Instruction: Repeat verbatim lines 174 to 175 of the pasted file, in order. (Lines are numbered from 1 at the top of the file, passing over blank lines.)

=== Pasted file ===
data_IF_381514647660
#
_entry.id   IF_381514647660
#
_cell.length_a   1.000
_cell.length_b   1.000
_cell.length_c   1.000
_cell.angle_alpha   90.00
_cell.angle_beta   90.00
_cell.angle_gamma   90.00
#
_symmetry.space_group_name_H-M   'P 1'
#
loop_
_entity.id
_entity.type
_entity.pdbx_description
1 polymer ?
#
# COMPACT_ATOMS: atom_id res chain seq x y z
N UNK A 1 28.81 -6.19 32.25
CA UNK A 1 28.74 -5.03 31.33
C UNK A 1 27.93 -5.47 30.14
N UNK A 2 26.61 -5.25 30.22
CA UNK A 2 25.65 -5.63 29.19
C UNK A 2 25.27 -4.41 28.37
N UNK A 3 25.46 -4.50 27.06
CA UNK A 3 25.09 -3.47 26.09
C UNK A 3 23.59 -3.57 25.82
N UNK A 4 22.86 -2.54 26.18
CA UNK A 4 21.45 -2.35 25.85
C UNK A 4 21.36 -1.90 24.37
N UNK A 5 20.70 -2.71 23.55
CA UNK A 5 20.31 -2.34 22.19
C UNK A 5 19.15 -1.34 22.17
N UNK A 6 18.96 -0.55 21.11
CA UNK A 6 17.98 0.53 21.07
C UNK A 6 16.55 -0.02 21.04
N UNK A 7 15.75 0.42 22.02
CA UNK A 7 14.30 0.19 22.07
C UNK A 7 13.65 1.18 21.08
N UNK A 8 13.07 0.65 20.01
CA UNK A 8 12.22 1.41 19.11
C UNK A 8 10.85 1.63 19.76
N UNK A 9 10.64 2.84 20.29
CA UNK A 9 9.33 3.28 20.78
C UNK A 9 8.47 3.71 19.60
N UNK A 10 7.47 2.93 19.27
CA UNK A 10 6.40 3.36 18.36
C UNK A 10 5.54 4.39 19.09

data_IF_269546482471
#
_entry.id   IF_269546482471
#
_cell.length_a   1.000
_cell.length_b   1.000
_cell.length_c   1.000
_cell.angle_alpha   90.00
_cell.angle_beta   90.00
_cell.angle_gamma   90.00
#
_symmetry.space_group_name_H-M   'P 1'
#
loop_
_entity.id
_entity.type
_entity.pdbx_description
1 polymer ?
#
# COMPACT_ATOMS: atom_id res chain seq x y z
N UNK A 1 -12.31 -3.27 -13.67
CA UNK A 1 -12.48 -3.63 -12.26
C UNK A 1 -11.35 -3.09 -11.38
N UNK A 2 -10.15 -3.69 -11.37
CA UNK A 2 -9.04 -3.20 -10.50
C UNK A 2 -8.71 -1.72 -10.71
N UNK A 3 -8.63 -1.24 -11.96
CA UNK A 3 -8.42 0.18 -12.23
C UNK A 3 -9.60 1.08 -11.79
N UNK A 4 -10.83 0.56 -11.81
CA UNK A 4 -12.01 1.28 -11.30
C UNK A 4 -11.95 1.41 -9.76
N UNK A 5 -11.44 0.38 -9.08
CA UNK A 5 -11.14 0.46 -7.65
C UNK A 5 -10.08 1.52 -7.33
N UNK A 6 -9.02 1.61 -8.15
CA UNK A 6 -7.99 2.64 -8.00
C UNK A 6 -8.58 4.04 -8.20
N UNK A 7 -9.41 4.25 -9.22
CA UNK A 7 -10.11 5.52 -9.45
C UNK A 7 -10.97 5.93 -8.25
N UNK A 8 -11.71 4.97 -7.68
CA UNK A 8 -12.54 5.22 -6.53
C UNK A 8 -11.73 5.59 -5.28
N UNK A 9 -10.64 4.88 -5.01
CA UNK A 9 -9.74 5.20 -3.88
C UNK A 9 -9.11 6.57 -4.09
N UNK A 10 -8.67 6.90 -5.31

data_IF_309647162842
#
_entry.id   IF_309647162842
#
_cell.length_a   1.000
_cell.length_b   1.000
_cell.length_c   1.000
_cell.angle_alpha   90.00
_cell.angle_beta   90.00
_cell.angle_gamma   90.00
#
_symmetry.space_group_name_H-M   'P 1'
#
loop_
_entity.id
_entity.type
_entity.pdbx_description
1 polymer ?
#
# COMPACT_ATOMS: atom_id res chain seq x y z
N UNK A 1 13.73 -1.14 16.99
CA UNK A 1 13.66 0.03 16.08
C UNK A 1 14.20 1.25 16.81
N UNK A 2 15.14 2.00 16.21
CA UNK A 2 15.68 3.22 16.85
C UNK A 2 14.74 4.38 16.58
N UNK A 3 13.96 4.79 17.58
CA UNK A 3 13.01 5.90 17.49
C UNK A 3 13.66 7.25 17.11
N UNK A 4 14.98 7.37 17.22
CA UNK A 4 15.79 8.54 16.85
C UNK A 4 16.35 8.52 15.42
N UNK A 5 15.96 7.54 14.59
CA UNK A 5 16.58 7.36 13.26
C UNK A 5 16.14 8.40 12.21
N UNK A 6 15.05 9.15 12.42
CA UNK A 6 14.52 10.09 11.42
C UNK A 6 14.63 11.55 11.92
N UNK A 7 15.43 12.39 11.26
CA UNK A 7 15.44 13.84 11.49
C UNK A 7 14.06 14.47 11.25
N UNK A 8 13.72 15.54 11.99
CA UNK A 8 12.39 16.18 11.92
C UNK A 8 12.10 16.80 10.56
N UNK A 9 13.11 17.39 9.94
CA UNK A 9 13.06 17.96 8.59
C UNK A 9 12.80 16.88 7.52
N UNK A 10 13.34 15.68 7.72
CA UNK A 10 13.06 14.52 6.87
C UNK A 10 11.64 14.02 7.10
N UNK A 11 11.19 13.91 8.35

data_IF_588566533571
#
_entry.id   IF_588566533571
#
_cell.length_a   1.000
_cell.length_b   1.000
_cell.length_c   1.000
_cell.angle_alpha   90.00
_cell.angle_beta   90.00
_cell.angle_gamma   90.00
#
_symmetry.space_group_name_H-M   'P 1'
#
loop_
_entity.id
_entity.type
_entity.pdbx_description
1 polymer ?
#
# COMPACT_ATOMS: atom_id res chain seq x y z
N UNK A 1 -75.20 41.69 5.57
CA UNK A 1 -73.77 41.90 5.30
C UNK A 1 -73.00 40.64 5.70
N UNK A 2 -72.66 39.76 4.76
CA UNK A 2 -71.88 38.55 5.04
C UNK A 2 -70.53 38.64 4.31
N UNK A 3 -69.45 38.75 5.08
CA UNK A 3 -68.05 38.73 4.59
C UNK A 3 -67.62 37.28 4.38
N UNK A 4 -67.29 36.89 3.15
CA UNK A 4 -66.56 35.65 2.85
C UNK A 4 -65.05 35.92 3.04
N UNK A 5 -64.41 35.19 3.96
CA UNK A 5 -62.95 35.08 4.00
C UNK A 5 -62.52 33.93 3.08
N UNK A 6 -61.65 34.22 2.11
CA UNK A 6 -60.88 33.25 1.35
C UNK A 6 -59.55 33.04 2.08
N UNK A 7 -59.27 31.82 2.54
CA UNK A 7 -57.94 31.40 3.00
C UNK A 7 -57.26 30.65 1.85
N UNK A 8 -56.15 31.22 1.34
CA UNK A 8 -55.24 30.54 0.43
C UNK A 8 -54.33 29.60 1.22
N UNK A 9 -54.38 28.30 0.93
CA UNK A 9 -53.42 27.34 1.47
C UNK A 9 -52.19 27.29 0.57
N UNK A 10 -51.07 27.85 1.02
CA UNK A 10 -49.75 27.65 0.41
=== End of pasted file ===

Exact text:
CA UNK A 2 -71.88 38.55 5.04
C UNK A 2 -70.53 38.64 4.31